What 'diversity in pop culture' resources are out there?
February 9, 2013 9:33 PM   Subscribe

I'm applying to teach an honors composition course with the theme 'diversity within pop culture'; what interesting/cool/new resources are out there?

I'm looking for either examples of pop culture that specifically demonstrate diversity (or a problematic lack thereof), or for resources (articles/podcasts/YT videos etc.) commenting on specific issues of diversity within pop culture. The students will be 18-ish and fairly intelligent, so there shouldn't be many issues with things being 'too complex'.

The course is essentially writing-based, but there's plenty of scope to use non-written texts (film, TV, music, etc.); if it's freely available on the internet, even better! They definitely don't have to be 'academic', and it's cool if they're problematic (or even diverse in some ways but problematic in others). I want to talk about things like the Bechdel test, the overwhelmingly white Girls cast, and issues of intersectionality, so anything along these lines would be appreciated!

Additionally, I'd ideally like to get the class thinking about all forms of diversity - e.g. representation of non-cisgendered people, ableism, & so on. Resources from the past few years would be especially great.
posted by littlegreen to Media & Arts (8 answers total) 5 users marked this as a favorite
Get them thinking about the way cartoons promote a very specific world view and very little diversity. That's actually a pretty good place to start because most of the people in your class will likely be familiar with the cartoons they liked when they were young but they probably never consciously noticed the stereotypes and racism that have pervaded animation since its inception.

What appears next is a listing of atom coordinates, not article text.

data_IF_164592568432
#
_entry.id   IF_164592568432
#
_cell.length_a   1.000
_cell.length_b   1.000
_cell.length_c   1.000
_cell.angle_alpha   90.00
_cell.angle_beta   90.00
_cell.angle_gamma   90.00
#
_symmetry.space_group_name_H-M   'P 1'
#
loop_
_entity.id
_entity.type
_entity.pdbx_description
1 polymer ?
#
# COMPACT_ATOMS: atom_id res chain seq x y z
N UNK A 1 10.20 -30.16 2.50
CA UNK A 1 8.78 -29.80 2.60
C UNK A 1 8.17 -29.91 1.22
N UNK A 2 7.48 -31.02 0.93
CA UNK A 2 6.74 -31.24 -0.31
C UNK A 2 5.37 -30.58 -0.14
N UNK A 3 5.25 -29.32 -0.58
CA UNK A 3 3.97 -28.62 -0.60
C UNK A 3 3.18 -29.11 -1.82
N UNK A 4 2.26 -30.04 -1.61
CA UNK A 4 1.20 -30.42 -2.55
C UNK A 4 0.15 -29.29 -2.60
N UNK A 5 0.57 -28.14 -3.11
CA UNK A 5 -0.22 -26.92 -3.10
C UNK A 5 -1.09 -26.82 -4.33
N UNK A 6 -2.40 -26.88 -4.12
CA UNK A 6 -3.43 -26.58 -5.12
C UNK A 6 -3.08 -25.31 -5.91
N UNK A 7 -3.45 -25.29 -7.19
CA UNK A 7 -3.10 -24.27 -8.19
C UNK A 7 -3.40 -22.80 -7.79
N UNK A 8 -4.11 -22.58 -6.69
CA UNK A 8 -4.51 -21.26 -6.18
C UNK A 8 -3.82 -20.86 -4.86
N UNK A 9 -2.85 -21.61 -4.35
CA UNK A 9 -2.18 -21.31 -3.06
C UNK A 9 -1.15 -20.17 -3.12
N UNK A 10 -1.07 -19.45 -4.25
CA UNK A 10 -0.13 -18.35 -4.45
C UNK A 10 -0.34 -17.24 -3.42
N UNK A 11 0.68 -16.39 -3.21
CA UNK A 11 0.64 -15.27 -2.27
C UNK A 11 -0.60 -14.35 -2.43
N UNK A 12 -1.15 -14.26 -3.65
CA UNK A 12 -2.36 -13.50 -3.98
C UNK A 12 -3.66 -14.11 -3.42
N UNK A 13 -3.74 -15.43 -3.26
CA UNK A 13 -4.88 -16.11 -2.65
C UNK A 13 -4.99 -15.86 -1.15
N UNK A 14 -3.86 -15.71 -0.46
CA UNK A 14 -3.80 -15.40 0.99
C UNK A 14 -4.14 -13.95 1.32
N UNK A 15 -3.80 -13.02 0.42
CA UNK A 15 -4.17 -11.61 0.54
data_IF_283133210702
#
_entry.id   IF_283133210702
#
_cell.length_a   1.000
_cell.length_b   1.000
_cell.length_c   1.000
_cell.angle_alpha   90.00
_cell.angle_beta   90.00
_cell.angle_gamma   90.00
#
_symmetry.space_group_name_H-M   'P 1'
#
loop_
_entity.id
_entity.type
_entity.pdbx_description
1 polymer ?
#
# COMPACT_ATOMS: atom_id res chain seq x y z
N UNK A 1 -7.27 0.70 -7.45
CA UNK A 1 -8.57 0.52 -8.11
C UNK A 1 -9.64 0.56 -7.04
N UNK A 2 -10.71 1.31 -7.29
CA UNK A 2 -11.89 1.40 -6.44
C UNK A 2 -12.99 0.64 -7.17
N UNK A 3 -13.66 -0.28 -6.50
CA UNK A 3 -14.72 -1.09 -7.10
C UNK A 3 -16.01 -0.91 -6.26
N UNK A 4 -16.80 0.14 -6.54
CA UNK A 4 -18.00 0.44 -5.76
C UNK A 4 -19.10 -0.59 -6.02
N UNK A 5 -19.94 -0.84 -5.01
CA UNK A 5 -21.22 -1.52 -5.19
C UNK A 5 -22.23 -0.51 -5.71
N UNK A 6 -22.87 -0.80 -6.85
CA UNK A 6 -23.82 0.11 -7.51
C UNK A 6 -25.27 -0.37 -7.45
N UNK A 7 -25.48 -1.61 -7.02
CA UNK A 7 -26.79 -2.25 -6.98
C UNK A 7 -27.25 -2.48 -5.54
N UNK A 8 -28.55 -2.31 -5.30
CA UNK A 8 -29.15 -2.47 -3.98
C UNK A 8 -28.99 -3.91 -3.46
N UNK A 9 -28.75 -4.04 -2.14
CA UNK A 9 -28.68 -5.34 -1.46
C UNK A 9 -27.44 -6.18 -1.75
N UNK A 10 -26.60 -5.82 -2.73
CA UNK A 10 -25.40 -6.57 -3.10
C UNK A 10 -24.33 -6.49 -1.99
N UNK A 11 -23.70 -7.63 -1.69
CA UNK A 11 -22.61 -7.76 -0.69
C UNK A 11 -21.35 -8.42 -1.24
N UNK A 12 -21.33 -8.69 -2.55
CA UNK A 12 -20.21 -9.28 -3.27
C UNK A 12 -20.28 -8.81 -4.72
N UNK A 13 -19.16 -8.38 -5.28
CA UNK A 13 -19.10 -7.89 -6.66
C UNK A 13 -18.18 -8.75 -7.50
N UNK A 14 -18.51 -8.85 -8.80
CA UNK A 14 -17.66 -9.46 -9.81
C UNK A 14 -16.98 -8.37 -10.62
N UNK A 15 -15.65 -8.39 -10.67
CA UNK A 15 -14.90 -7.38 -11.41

posted by These Birds of a Feather at 11:28 PM on February 9, 2013

I've developed quite a lesson plan around the John Sayles' movie Lone Star.

Show the following two movies, one after the other. (You know, assign as homework over two weeks)

1. A Time To Kill
2. Lone Star

Both from 1996, both starring Matthew McConaughey, both navigating race relations from a white male perspective.

Compare and contrast. I would argue that the complexity in Lone Star does a far better job. (A Time To Kill is pretty outrageous, actually)

How often in each film can a person of color have a conversation with another person of color that doesnt have to be mediated by a white person's perspective?

Whose stories are being told at the beginning of the film? At the end?

Awesome quote from among many in Lone Star:
Cliff: You met her family? Think her family's gonna be okay that you're a white guy?
Mickey: They think any woman over 30 who isn't married is a lesbian. She figures, they'll be so relieved that I'm a man...
Cliff: Yeah, it's always heartwarming to see a prejudice defeated by a deeper prejudice.
posted by vitabellosi at 4:56 AM on February 10, 2013 [1 favorite]

Racialicious is all about representations of race and ethnicity in pop culture -- TV, movies, books, games, fandom. Intersectionality is often highlighted.
posted by Neneh at 4:57 AM on February 10, 2013 [1 favorite]

Take a look at The Root. And while I'm not a fan, Eddie Huang provides another viewpoint.
posted by shoesietart at 6:15 AM on February 10, 2013

Check out the Racebending blog.
posted by pravit at 7:22 AM on February 10, 2013

The POC Zine Project is an excellent resource to hear directly from people of color who create their own print media.
posted by kuppajava at 8:18 AM on February 10, 2013

Also look at sociological images.
posted by ChuraChura at 8:50 AM on February 10, 2013

You might find some helpful resources from fellow instructors at teachingmedia.org.
posted by kickingthecrap at 4:12 PM on February 10, 2013

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